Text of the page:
28 January 2011

Did The TOC Pull A Fast One?

It may not have been the intention of the Thoroughbred Owners Of California (the TOC) to have pulled a fast one on the California racetracks, but the consequences sure makes them look like geniuses while California track ownership and management are looking like pretty bad right now.

The track owners and the Horsemen may have actually believed that bettors would be attracted to the move to dirt at Santa Anita, and that bigger purses would attract more horses and create larger fields which would increase handle attracting new money, more than enough to make up for the lost money in reduced churn (a bigger chunk of the existing pie, though their action will reduce the pie even more).

The reality is that it still costs too much to own a horse in California despite the purse hike, and not very many outfits are bringing horses to compete there.

Trainers charge relatively too much and vets don't help things either.

It is speculated on that trainers who charge high prices look for the smallest field they can find so as to keep their win percentages high enough in order to justify their prices (you can't have a 10% win percentage and have too many owners pay $125 in day rate). This culture doesn't change overnight.

The wild card is that there has been player push back, speeding up the effects of raising takeout. No one was anticipating this.

Despite handle being off, the Horsemen are ahead of the game and here is why the TOC is in no hurry to rescind the recent takeout hike:

In a nutshell, the takeout increase has caused blended rates in California to go from around 18.5% to 20.5%. However, the entire increase now goes to the Horsemen.
Out of State signal fees could range from 3% to brick and mortar locations to much more when it comes to what ADWs pay. It was admitted that California racetracks could not get the full increase from out of state bet takers, but only a little more than half. Still, if the average signal fee was 6% last year, it means that they are now getting 7%, but when you look at it closer, it means that purses now get 4% on average instead of 3% of every dollar bet on their product from out of state. using this example, which means an increase of 33% over last year (again, I'm not sure of the exact numbers, but this is probably very close).

Domestically, from in-state bets, they now receive anywhere between 25-33% more over last year on average. Tracks, meanwhile receive the exact same percentage on every wager, if everything that has been made public is true.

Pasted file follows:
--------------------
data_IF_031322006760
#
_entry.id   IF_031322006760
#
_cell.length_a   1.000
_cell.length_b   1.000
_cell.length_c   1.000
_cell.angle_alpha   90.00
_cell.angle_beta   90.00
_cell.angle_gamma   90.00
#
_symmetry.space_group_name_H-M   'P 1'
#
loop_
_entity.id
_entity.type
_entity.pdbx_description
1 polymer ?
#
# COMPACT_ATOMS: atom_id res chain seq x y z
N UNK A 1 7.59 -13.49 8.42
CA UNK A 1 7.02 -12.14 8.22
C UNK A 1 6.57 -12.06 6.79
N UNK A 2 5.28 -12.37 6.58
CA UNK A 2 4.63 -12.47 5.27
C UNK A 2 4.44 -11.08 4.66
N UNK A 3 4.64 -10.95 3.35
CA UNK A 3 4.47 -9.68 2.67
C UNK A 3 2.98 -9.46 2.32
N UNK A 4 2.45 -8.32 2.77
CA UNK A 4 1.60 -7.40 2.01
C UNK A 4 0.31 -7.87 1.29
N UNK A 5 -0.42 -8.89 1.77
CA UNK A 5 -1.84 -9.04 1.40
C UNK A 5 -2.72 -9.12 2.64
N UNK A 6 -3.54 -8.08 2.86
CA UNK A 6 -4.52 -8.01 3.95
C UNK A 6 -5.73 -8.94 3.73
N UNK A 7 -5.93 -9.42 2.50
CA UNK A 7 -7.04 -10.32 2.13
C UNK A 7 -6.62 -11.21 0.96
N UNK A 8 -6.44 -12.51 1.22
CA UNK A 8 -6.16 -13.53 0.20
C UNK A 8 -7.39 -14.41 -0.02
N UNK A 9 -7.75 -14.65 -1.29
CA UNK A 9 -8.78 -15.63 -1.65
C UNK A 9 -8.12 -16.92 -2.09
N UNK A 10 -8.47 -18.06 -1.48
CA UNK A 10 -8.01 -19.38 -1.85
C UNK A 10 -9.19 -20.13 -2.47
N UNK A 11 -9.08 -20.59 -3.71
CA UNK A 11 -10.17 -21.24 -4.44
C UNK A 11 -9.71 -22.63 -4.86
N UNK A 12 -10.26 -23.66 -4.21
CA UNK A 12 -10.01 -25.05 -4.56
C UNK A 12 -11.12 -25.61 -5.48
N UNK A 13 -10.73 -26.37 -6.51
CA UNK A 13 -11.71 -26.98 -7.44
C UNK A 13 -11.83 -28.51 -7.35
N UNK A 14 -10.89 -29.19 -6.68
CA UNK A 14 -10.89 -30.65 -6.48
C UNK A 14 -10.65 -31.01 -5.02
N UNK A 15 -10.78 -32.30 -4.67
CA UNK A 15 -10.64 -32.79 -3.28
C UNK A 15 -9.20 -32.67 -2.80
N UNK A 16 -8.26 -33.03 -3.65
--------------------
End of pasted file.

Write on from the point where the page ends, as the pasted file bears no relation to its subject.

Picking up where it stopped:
In layman's terms, this means that for every thousand dollars bet last year, the track and horsemen may have received $50 each on average (again, this is an educated guess). However, now horsemen receive about $65 on every $1000 wagered, while tracks still get $50.

If handle is down 15% because of a combination of the Players Boycott and less churning created by higher takeouts, it means that in relative terms, tracks are now receiving $42.50 on every thousand bet, while Horsemen are still receiving $55.25 per every thousand bet (in adjusted dollars). So even with a 15% drop in handle, something devastating for the track, Horsemen purse accounts will be up by 10%.

Now, if you go a step further, the California racetracks could have been actually up this year if not for the boycott and reduced churn. Gulfstream Park and Fair Grounds early success this year may mean that handle might be on the way to recovery. So California track owners are not only down whatever they are down this year, but down what other tracks are up as well.

Unless handle drops at least 25% gross over last year, the TOC is unlikely to be motivated to rescind the takeout hike, unless the tracks are hurt so much that they are forced to cut back dates even more (they are currently running only four days versus five at Santa Anita right now), or even worse, threaten to close down. The tracks may have to run only 3 days a week (to cut expenses down), less races (more per day), and a hope for fuller fields to attract more betting per race.

Both Del Mar and Hollywood Park have a foot in the grave (well at least a big toe) to begin with.

How can this mess be fixed immediately?

The TOC has to be persuaded to look into the crystal ball. It is inevitable that things will be a lot worse for horsemen, and whatever tracks remain standing in California a year or two out. There is zero evidence to show that higher takeout leads to more money bottom line for Horsemen and tracks.